This has never been a challenge in our lives, but I’ve heard of it, and read the tragic stories in the news. How hard it is to balance safety with self-reliance; understanding that there’s a desire we aren’t aware of or don’t recognize, but that is clear to the person who “wanders”; to not take away anything to ensure safety, but to find safe ways to make more possible. 

The “other” kind of expert

The “other” kind of expert

“From the parenting perspective, I fail to understand how anyone would not benefit from a little ‘insider’ knowledge on what their child might be living.  After all, many of them are living similar things.”

– Who could ask for a better resource than those who HAVE and ARE living as autistic in a neurotypical world – who share their neurology with our children? We neurotypical parents can only guess – autistic adults KNOW.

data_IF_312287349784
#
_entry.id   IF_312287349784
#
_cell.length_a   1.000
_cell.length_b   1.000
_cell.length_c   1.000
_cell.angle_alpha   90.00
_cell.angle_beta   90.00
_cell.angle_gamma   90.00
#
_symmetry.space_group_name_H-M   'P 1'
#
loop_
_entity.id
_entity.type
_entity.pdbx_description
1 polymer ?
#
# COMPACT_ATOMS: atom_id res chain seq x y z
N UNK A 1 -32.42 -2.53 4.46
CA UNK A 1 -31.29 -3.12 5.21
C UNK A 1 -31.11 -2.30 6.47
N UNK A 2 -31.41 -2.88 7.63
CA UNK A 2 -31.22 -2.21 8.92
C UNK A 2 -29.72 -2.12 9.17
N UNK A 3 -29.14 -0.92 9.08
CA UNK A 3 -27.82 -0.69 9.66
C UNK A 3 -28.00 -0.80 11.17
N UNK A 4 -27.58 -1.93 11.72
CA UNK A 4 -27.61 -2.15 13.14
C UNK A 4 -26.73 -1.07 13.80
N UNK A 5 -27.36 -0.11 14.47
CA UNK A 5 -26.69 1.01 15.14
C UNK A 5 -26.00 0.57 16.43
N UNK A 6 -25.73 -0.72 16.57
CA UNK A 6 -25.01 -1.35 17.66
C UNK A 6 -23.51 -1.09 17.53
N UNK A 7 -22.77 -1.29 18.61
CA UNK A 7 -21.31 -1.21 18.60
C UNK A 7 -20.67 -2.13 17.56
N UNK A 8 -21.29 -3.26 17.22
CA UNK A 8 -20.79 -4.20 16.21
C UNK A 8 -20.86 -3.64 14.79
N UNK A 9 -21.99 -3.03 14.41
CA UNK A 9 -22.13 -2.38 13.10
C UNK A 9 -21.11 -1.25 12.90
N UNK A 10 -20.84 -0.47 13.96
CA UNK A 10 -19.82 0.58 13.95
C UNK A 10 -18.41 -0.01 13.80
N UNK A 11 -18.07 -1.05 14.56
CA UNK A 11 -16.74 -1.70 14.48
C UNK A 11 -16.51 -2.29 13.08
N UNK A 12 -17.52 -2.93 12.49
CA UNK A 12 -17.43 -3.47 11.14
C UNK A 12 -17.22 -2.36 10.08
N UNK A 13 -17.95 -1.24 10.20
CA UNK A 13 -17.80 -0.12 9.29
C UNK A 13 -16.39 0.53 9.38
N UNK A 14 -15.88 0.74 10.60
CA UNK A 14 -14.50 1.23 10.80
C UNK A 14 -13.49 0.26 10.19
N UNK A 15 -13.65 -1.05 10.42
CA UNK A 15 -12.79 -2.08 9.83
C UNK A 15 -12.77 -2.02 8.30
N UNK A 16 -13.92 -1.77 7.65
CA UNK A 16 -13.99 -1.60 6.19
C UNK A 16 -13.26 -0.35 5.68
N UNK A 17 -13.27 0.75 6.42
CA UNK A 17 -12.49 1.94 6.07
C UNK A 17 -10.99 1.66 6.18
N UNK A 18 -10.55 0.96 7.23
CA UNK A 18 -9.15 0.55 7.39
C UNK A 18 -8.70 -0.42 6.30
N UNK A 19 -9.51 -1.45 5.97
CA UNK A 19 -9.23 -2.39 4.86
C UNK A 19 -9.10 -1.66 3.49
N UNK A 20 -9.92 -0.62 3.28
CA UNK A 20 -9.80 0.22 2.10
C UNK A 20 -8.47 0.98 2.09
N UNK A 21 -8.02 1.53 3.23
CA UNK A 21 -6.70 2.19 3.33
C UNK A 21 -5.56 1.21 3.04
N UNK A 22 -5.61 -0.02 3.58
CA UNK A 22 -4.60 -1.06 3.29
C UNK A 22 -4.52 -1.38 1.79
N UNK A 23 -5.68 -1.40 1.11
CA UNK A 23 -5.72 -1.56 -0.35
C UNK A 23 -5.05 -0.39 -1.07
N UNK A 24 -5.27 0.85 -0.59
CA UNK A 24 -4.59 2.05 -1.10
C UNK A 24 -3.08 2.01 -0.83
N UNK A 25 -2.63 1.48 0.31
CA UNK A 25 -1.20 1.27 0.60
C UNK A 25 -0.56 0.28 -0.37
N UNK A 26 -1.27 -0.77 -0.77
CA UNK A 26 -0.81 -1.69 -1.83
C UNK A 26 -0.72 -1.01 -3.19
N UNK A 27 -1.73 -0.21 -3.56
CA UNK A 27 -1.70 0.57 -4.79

I’ve changed my mind

I’ve changed my mind

As a parent of an autistic child I consider myself lucky that the Temple Grandin movie was my most recent exposure to autism. I had seen Rainman in my 20’s but it was just a fuzzy memory when my son was diagnosed.  Temple’s struggles, experiences, triumphs, shared perspective, and explanations of what autism was/is to her gave me positive foundation on which to parent my child. The blogs of parents who share a similar journey and attitude, and the blogs of autistic adults have given me even more information, hope and courage to support my atypical child. I am forever thankful that.